On accents in opera

Generally speaking , as far as I can tell, opera is sung as far as possible without a particular class or regional accent.  Each language has a well understood sung form that isn’t exactly like RP speech but is clearly close to it.  I know that there are a few Italian works where a comprimario role takes a Sicilian accent and Baron Ochs in Rosenkavalier is supposed to be comically rural but these are minor exceptions for effect.  Why then the tendency for modern works in English to require exaggerated accents?  And why is it so uneven?  Nobody expects the characters in Peter Grimes or Albert Herring to sing with Suffolk accents but apparently Anna Nicole requires singers to do a really bad fake Texas accent and A Streetcar Named Desire seems to be thought to require a similar treatment.

Does the same thing happen with modern operas in other languages and does anybody have any explanation for why it’s suddenly crept into the English language repertoire?  The only explanation I can offer for Anna Nicole is that it’s part of a whole cultural appropriation/condescension thing that is going on in that work that I find quite intolerable.

5 thoughts on “On accents in opera

  1. I know, I can’t bring myself to watch Anna Nicole for that very reason. Glad I’m not alone in finding the whole thing condescending, given the great praise for the opera. Maybe Nico Muhly will strike back with Two Boys (jk).

    • It just seems like a very cheap shot for the Royal Opera House to be parodying working class Americans. If they wanted to send up worthless celebrities they’ve got a few much closer to home at Buck House.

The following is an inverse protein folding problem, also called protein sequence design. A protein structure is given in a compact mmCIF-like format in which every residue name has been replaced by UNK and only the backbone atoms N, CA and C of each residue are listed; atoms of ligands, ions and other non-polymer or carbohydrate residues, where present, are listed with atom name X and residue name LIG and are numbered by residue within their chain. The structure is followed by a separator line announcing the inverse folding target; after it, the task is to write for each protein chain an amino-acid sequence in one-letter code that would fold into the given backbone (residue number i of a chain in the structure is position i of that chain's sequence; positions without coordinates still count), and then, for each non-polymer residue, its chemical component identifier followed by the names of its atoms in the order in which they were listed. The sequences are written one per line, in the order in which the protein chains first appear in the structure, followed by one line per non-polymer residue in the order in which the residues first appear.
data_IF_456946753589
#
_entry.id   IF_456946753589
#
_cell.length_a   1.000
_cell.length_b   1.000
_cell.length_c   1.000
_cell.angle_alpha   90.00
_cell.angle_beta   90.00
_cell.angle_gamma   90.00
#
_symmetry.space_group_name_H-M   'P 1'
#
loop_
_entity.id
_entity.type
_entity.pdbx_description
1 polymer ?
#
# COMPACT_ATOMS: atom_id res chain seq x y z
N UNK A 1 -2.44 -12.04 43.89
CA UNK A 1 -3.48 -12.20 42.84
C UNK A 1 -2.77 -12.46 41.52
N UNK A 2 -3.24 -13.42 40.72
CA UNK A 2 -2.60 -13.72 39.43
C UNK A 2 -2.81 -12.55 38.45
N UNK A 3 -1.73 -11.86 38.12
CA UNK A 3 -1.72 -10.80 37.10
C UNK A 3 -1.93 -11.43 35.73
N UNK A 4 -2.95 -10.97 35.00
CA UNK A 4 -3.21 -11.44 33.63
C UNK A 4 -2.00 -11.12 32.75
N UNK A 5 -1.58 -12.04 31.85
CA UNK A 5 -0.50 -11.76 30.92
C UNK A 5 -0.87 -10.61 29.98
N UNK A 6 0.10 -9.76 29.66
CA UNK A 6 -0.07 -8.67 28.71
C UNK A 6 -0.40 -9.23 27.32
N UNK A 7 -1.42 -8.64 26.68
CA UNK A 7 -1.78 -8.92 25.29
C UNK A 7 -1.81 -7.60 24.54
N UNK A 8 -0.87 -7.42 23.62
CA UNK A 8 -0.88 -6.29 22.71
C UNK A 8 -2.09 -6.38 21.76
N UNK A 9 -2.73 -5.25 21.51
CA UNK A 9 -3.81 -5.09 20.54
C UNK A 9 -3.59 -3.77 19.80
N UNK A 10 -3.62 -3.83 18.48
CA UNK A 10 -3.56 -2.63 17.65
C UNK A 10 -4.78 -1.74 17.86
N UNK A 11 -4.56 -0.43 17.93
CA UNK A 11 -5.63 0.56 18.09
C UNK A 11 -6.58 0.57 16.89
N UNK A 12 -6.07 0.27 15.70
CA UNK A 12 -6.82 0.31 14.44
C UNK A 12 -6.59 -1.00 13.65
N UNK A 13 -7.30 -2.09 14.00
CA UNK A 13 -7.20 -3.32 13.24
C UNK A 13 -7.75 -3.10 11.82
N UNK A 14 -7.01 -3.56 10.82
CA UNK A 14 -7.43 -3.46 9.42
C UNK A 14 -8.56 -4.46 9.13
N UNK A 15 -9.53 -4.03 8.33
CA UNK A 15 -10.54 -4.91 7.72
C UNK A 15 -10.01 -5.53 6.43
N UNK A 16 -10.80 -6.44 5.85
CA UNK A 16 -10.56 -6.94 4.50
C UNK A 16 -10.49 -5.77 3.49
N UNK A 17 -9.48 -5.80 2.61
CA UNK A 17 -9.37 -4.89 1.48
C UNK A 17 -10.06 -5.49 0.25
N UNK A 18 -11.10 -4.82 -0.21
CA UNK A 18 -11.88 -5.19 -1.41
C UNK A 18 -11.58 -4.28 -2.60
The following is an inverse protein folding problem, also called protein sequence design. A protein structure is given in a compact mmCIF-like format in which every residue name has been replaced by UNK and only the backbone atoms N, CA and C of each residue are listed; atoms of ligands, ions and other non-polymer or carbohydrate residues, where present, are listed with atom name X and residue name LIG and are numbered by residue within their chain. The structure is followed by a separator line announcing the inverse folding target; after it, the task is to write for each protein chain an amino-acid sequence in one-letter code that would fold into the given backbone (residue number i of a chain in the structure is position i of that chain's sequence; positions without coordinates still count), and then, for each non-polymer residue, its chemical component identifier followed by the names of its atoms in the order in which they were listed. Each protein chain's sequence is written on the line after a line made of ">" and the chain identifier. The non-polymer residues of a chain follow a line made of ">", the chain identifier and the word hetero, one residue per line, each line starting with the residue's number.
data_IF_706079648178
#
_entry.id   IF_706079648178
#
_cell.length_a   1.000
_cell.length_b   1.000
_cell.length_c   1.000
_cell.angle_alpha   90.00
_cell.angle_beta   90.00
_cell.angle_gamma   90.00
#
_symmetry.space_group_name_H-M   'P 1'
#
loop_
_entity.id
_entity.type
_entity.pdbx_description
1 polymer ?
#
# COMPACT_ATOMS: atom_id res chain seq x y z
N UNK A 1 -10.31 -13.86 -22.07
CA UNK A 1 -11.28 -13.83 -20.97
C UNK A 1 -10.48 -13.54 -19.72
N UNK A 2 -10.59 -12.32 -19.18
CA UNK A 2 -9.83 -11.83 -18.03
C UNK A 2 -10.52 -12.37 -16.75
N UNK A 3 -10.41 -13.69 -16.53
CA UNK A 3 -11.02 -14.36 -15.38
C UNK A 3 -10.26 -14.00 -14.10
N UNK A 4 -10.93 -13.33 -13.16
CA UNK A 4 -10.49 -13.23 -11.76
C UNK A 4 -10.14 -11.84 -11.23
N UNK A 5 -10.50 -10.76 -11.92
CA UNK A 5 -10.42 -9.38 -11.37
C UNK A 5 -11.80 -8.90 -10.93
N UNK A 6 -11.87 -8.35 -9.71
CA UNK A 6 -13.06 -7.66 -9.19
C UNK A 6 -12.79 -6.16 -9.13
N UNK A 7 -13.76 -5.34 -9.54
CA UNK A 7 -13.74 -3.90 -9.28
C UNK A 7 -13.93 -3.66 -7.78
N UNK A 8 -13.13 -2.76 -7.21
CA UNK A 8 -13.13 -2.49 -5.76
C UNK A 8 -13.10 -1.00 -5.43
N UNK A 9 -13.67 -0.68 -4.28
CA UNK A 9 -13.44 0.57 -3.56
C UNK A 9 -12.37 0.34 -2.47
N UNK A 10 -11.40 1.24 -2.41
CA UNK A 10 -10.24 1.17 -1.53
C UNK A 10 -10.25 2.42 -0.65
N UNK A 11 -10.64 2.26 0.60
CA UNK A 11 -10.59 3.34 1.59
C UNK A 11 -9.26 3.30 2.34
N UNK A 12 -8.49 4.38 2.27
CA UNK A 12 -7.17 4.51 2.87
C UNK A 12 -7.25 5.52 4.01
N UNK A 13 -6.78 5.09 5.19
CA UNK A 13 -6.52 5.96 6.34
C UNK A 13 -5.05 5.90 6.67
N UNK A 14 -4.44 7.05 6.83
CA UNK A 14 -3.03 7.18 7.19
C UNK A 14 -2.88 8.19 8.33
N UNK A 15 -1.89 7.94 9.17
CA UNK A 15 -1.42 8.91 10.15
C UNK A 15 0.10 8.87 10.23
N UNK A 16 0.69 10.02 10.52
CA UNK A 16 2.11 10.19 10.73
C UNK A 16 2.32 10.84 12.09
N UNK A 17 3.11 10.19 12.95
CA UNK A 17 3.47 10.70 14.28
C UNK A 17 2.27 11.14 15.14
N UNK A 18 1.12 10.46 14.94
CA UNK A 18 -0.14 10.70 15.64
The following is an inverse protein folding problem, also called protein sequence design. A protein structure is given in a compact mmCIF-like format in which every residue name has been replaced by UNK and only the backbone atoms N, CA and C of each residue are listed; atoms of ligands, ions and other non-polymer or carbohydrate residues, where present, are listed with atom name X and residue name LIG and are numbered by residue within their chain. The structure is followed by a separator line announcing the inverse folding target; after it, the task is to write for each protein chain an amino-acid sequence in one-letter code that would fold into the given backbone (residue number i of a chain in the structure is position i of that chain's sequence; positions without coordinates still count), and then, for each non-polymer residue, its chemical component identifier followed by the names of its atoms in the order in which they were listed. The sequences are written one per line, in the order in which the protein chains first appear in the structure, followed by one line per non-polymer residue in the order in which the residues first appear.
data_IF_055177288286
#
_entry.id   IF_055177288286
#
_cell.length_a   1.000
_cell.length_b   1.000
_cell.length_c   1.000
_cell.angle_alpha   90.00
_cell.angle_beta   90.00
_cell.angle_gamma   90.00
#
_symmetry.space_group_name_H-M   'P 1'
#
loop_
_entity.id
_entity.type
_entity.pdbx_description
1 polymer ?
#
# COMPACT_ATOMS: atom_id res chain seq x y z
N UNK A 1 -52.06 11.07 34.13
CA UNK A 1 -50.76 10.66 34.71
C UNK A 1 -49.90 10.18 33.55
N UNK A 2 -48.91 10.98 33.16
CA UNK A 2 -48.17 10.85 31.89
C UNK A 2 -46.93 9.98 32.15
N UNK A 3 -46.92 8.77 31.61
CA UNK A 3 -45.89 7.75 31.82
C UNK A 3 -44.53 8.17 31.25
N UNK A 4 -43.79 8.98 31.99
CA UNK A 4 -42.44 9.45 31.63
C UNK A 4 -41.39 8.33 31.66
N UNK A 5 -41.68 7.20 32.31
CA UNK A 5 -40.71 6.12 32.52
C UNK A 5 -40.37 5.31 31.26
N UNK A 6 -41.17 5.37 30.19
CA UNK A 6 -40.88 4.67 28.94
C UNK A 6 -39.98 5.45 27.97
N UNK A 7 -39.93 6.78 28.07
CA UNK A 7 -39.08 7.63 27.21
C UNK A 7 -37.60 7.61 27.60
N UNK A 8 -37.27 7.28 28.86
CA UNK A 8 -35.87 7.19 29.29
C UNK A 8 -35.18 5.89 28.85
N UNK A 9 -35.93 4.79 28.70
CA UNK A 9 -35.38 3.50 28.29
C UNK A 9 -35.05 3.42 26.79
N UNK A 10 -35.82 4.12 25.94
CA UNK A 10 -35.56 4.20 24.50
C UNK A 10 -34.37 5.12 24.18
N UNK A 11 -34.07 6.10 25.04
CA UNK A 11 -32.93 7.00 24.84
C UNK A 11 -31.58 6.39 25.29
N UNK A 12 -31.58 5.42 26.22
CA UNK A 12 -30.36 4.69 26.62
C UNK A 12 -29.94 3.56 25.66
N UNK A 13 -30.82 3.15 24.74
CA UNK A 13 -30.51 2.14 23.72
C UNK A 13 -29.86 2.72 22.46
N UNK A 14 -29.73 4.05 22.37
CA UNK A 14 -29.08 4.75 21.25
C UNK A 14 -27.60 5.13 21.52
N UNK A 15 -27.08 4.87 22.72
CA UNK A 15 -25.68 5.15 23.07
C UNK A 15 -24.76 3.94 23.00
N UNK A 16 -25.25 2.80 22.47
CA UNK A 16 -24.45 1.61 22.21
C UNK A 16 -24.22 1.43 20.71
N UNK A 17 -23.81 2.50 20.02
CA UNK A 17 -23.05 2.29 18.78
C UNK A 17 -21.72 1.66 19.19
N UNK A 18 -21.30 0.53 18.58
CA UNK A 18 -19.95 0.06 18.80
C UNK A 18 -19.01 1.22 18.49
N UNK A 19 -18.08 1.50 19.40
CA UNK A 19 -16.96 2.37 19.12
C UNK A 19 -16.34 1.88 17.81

• I don’t think it’s a question of who is singing. No doubt Jay Hunter Morris could sing with a Texas accent but he doesn’t when he’s singing Siegfried. So I come back to the original question; why do characters in Anna Nicole sing with a non-standard accent? It’s not the normal operatic convention. I have to assume it’s because the audience, well off Brits for the most part, find working class southerners intrinsically funny. I find that offensive. It’s like giving a black character an aria about water melons.

      • True. The implication of having them sing with that accent seems to be that the characters are only interesting or important if they are in this category of ‘weird trashy Southerners’ – it’s that rather than who they are as people which is the draw. Which is definitely pretty offensive.

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